Tea’s Time

The ancient drink makes a comeback

When Coca Cola and Nestlé recently unveiled their new beverage, Enviga, they confirmed the standing of Camellia sinensis, better known as the tea plant, as the comeback kid of beverages. Five thousand years after Chinese emperors claimed it as their own, 800 years after the Japanese made drinking it an art form, 340 years after the Dutch went crazy over it, 280 years after the English named a meal after it, and 234 years after the Americans heralded a revolution with it, here comes tea, reinventing itself again into a commercial power house.

U.S. sales of tea rose from about two billion dollars in 1990, to well over six billion in 2005; they could reach ten billion by 2010. Supermarkets are offering dizzying choices, teashops are sprouting all over and even Starbucks and Dunkin' Donuts, those barometers of American Zeitgeist, have come up with their own tea concoctions.

Tea's long-touted health benefits, which range from increasing mental alertness to fighting a variety of cancers, have fueled some of the upsurge, says Joseph Simrany, president of the Tea Association of the U.S.A. But a primary reason for the drink's newfound popularity is convenience. "Consumer needs change," Simrany says. "People don't have enough time, and cans and bottles are the response. These are expanding the market for tea."

And to think that in its early days, tea was associated with the serene rites of Zen Buddhism, and that it was drunk from vessels made out of the finest earthenware, porcelain and silver then available.

Legend has it that the beverage was discovered by Chinese emperor Shen Nung around 2800 B.C., when some leaves from the tea plant fell into the water that servants were boiling for him. While the story may be apocryphal, there is no doubt about tea's influence on China's social and cultural fabric. Over successive centuries, poets and musicians extolled its benefits, potters fashioned implements for its consumption and artists painted idyllic scenes of tea partaking. In 780 A.D., the Buddhist-educated scholar Lu Yu penned Ch'a Ching, a comprehensive work on cultivating, brewing and drinking tea that became the standard for tea ceremonies in other Asian countries, especially Japan.

Although some Japanese Buddhist monks are said to have used tea as early as the 7th century to keep themselves awake during meditation—a secret learned from their Chinese counterparts—tea adulation didn't seize Japan until the 13th century, after a Zen Buddhist master brought back some tea seeds for planting.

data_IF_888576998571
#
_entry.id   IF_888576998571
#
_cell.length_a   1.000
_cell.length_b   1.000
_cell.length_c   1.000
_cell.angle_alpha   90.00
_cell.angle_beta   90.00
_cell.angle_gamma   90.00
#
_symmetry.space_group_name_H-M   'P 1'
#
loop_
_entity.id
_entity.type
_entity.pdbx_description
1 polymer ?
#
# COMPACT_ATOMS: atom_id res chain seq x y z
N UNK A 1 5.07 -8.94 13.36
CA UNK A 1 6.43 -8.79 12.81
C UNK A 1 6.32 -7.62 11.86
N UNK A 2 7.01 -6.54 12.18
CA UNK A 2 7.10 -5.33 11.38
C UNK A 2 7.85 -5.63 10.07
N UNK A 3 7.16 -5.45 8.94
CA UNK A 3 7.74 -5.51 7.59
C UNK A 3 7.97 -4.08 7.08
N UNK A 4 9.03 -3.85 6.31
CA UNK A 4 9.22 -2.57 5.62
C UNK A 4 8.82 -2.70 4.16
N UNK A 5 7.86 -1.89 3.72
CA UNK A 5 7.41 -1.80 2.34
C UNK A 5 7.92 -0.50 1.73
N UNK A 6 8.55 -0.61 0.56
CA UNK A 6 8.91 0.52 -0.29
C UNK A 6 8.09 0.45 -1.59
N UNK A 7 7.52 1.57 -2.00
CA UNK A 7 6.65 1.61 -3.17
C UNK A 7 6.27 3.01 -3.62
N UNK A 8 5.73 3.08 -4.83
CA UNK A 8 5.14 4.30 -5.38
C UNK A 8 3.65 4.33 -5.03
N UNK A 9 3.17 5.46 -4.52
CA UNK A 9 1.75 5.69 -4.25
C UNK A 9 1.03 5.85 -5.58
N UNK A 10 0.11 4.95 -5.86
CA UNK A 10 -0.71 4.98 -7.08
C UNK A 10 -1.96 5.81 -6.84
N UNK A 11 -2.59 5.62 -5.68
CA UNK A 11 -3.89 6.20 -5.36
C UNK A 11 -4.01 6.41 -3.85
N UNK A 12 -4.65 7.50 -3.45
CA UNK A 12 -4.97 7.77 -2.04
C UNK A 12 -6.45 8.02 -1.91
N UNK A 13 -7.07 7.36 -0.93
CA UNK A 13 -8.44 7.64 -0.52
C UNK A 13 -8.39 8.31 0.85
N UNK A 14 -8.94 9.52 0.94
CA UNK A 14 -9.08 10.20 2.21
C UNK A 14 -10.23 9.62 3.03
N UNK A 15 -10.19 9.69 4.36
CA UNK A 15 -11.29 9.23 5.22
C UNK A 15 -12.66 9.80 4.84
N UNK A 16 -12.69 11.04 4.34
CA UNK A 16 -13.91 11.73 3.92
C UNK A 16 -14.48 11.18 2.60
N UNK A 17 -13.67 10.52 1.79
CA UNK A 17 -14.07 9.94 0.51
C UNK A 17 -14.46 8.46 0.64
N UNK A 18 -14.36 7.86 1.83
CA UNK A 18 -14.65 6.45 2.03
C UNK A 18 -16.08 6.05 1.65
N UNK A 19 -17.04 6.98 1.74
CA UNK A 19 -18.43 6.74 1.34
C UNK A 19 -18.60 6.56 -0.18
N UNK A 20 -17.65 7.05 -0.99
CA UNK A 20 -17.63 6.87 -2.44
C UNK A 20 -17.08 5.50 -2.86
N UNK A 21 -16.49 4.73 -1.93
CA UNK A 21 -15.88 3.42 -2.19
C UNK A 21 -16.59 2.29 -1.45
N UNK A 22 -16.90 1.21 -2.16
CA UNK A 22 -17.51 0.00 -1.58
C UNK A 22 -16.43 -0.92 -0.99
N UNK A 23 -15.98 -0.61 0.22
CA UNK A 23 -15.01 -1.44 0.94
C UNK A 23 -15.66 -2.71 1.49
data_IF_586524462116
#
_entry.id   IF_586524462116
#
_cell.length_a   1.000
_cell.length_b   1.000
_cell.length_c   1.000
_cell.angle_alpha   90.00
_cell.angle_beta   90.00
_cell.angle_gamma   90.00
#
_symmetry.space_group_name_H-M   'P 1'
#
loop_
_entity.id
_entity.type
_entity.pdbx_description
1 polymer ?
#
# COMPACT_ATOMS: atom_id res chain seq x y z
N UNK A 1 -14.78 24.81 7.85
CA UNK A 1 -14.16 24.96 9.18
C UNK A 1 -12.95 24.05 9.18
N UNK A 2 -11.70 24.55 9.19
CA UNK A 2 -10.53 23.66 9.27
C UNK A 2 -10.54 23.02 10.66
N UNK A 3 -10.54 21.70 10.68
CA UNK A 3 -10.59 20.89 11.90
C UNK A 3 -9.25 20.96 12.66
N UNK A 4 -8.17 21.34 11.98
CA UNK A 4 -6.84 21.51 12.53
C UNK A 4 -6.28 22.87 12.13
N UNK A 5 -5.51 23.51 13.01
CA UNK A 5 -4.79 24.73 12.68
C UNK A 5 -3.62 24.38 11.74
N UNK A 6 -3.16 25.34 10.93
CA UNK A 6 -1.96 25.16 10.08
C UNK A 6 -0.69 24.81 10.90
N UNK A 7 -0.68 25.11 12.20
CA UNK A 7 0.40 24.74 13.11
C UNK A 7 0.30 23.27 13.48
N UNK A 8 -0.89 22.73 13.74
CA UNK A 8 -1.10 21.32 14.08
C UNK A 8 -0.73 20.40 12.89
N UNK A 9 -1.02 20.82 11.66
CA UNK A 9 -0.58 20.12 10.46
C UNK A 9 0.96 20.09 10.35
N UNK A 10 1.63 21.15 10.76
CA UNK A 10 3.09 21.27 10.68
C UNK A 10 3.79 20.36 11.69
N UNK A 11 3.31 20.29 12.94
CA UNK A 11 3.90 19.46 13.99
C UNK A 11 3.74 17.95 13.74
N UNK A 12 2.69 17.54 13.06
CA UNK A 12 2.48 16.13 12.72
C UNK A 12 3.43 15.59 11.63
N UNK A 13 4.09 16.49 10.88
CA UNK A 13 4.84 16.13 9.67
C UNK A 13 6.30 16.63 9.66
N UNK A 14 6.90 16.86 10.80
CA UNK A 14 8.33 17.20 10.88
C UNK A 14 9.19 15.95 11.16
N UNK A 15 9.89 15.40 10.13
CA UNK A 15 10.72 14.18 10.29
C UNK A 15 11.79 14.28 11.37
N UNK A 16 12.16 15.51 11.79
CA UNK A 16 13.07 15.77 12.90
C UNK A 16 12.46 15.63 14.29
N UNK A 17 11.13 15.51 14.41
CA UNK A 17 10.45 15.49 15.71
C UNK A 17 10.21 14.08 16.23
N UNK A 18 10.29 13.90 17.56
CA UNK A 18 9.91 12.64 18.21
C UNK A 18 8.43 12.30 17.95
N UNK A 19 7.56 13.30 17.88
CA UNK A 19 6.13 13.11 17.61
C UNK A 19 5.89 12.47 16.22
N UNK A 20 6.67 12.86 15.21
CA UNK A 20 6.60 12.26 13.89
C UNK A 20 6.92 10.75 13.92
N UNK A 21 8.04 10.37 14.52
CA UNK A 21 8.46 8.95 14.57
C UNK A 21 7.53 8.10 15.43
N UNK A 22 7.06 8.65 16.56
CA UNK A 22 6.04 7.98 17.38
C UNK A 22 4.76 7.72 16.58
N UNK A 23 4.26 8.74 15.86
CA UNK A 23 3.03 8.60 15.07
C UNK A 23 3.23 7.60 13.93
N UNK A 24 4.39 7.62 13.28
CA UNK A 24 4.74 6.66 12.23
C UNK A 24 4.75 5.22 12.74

Leaves are processed into green, oolong or black tea, depending on the oxidation. Bruce Richardson
Indian tea pickers go home home after a day's work. Bruce Richardson
The tea bush (actually a tree that is kept low for easy picking) thrives in tropical mountainous regions like those found in Darjeeling, India. Bruce Richardson
Tea tastings guarantee uniformity of quality. Bruce Richardson
A tea picker shelters herself from the hot summer sun. Bruce Richardson
Workers pick only the bud and the top two leaves from every branch. Bruce Richardson

Over the next 400 years, Zen Buddhists perfected the exquisitely ritualistic tea ceremony, cha-no-yu, (literally, hot water for tea), prescribing every aspect of the occasion from the sitting order of the participants to the implements to be used. "Tea Bowls in Bloom," a tea exhibit that runs through July 15 at the Freer Gallery of Art in Washington, D.C., shows how tea forged an alliance with art. It is credited with helping the Japanese discover a key aesthetic: their love of imperfection. Unlike the symmetrical, perfect teaware favored by the Chinese, the Japanese found they preferred uneven, seemingly flawed bowls and water jars—each item unique.

While it was the Portuguese who first brought tea to Europe, it was Dutch traders who turned it into a craze. In 17th-century Hague, the prosperous had tearooms in their homes and paid upwards of $100 a pound for tea, pouring their brew from Delft teapots with Chinese motifs.

In England, too, tea was initially the delight of the elite classes—so expensive that it was kept under lock and key in elegant tea caddies. As prices dropped, tea made its way down the social ladder, but it abided by the class structure. The well-to-do had "Low Tea," served mid-afternoon and accompanied by savories such as scones and dainty sandwiches; the working classes had "High Tea," their main meal, served at the end of the working day, around 6 p.m. Coffee houses (coffee arrived in England before tea) became tea shops, so busy that patrons had to pay a little something extra to get served—thus tips were born.

Not surprisingly, Americans have had a less reverential relationship with tea. They dumped 300 cases of it in Boston Harbor in 1773, and moved on to invent iced tea (1904) and the tea bag (1908). Tea bags came about when the clients of tea merchant Thomas Sullivan assumed that the small silken bags in which he shipped tea were supposed to be put straight into the pot.

Does the arrival of tea-filled bottles and cans mean that this is the end of the line for traditional tea enjoyment? Hardly. Specialty teas are also booming. Tea connoisseurs are becoming as particular as wine aficionados, asking not just for generic tea but for tea from a specific country—even, a specific tea estate. Kenilworth, a black tea grown in Sri Lanka, and Makaibari, an Indian Darjeeling, are among the most popular. Also gaining a greater audience is white tea—picked before the leaves are fully opened while the buds are still covered by fine white hair, which can command prices up to $200 a pound. As Simrany says, "only one logical conclusion seems possible: The future for tea in the United States looks very hot indeed!"

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